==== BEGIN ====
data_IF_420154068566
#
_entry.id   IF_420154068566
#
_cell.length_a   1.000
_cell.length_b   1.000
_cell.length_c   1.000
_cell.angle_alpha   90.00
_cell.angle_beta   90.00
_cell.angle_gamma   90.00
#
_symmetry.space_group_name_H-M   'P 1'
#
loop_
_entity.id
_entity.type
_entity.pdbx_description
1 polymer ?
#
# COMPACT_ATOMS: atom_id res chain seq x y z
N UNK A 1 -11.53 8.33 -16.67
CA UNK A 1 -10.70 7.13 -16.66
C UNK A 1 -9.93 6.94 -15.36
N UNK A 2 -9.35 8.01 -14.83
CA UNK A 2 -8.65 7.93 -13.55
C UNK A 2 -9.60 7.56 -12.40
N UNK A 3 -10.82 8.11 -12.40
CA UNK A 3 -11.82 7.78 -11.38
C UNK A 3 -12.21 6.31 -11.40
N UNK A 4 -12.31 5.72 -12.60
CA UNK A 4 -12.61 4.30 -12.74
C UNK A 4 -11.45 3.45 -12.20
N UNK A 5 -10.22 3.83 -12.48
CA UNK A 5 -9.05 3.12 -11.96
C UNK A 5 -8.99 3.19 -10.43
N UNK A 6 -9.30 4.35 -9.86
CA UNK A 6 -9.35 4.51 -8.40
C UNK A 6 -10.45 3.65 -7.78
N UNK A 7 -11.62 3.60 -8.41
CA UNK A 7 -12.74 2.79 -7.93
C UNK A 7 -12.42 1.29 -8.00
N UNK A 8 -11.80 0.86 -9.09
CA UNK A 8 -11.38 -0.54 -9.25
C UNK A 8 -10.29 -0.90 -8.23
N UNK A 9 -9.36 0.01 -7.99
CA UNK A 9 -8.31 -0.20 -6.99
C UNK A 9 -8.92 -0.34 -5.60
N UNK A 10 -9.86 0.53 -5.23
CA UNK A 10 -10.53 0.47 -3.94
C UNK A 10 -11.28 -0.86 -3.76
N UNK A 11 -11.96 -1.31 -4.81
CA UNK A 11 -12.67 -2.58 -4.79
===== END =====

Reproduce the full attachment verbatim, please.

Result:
data_IF_420154068566
#
_entry.id   IF_420154068566
#
_cell.length_a   1.000
_cell.length_b   1.000
_cell.length_c   1.000
_cell.angle_alpha   90.00
_cell.angle_beta   90.00
_cell.angle_gamma   90.00
#
_symmetry.space_group_name_H-M   'P 1'
#
loop_
_entity.id
_entity.type
_entity.pdbx_description
1 polymer ?
#
# COMPACT_ATOMS: atom_id res chain seq x y z
N UNK A 1 -11.53 8.33 -16.67
CA UNK A 1 -10.70 7.13 -16.66
C UNK A 1 -9.93 6.94 -15.36
N UNK A 2 -9.35 8.01 -14.83
CA UNK A 2 -8.65 7.93 -13.55
C UNK A 2 -9.60 7.56 -12.40
N UNK A 3 -10.82 8.11 -12.40
CA UNK A 3 -11.82 7.78 -11.38
C UNK A 3 -12.21 6.31 -11.40
N UNK A 4 -12.31 5.72 -12.60
CA UNK A 4 -12.61 4.30 -12.74
C UNK A 4 -11.45 3.45 -12.20
N UNK A 5 -10.22 3.83 -12.48
CA UNK A 5 -9.05 3.12 -11.96
C UNK A 5 -8.99 3.19 -10.43
N UNK A 6 -9.30 4.35 -9.86
CA UNK A 6 -9.35 4.51 -8.40
C UNK A 6 -10.45 3.65 -7.78
N UNK A 7 -11.62 3.60 -8.41
CA UNK A 7 -12.74 2.79 -7.93
C UNK A 7 -12.42 1.29 -8.00
N UNK A 8 -11.80 0.86 -9.09
CA UNK A 8 -11.38 -0.54 -9.25
C UNK A 8 -10.29 -0.90 -8.23
N UNK A 9 -9.36 0.01 -7.99
CA UNK A 9 -8.31 -0.20 -6.99
C UNK A 9 -8.92 -0.34 -5.60
N UNK A 10 -9.86 0.53 -5.23
CA UNK A 10 -10.53 0.47 -3.94
C UNK A 10 -11.28 -0.86 -3.76
N UNK A 11 -11.96 -1.31 -4.81
CA UNK A 11 -12.67 -2.58 -4.79